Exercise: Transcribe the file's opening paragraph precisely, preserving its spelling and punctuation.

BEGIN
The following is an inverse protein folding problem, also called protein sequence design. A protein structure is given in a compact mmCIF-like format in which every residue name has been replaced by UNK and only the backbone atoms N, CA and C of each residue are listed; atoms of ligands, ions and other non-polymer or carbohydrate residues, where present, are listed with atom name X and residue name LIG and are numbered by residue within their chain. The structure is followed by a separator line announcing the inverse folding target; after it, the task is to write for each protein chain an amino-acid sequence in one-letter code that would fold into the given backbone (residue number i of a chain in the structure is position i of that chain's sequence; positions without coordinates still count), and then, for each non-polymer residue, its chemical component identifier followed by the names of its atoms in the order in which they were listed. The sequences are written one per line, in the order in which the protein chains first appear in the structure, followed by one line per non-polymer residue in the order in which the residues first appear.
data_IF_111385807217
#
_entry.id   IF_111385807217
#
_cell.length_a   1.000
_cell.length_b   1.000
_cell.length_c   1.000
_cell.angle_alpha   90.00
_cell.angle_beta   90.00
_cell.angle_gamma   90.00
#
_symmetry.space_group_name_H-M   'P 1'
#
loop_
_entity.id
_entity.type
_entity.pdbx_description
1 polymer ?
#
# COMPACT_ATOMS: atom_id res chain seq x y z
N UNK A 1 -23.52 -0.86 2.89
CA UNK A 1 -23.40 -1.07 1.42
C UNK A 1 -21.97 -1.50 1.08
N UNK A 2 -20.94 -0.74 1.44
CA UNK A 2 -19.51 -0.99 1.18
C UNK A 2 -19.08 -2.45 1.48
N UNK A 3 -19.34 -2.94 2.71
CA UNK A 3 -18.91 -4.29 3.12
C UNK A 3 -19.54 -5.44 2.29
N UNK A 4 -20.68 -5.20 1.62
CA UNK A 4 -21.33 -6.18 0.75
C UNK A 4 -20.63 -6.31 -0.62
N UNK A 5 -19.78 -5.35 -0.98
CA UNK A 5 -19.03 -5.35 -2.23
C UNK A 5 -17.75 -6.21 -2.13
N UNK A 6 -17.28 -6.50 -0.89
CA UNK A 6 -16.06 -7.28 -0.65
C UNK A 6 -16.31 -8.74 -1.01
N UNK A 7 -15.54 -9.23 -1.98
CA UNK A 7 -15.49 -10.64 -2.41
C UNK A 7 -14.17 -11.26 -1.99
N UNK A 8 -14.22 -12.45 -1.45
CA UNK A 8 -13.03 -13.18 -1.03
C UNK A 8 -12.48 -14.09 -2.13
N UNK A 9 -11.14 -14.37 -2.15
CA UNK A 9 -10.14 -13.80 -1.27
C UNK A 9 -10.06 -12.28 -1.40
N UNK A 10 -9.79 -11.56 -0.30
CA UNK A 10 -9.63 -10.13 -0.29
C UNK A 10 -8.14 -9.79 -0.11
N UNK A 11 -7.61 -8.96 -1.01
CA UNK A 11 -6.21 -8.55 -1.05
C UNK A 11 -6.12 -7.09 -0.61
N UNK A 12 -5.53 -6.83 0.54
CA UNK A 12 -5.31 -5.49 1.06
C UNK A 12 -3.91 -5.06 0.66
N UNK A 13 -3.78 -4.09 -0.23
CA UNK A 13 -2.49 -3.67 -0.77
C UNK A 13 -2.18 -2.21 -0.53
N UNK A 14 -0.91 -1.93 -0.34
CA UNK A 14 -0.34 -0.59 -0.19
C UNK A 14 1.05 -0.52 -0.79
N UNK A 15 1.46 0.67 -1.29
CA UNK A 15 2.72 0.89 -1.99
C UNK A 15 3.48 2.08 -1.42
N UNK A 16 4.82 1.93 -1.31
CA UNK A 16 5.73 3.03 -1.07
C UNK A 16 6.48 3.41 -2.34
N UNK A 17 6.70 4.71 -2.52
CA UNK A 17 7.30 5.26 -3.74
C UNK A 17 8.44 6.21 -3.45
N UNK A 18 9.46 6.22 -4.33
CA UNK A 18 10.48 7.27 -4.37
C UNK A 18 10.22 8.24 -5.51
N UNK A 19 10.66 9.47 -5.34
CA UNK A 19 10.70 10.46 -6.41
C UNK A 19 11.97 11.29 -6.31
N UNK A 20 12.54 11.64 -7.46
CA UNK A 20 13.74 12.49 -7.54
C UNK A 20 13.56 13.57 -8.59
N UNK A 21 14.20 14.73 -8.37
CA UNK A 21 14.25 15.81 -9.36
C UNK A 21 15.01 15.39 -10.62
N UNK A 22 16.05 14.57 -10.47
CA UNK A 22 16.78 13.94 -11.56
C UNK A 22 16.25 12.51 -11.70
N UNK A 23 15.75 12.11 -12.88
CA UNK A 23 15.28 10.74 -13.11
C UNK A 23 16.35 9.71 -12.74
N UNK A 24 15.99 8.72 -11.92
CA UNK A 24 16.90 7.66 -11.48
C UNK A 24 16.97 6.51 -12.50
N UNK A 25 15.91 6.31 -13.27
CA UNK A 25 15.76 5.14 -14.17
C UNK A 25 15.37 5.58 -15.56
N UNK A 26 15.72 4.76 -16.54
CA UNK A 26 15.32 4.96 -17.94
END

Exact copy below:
The following is an inverse protein folding problem, also called protein sequence design. A protein structure is given in a compact mmCIF-like format in which every residue name has been replaced by UNK and only the backbone atoms N, CA and C of each residue are listed; atoms of ligands, ions and other non-polymer or carbohydrate residues, where present, are listed with atom name X and residue name LIG and are numbered by residue within their chain. The structure is followed by a separator line announcing the inverse folding target; after it, the task is to write for each protein chain an amino-acid sequence in one-letter code that would fold into the given backbone (residue number i of a chain in the structure is position i of that chain's sequence; positions without coordinates still count), and then, for each non-polymer residue, its chemical component identifier followed by the names of its atoms in the order in which they were listed. The sequences are written one per line, in the order in which the protein chains first appear in the structure, followed by one line per non-polymer residue in the order in which the residues first appear.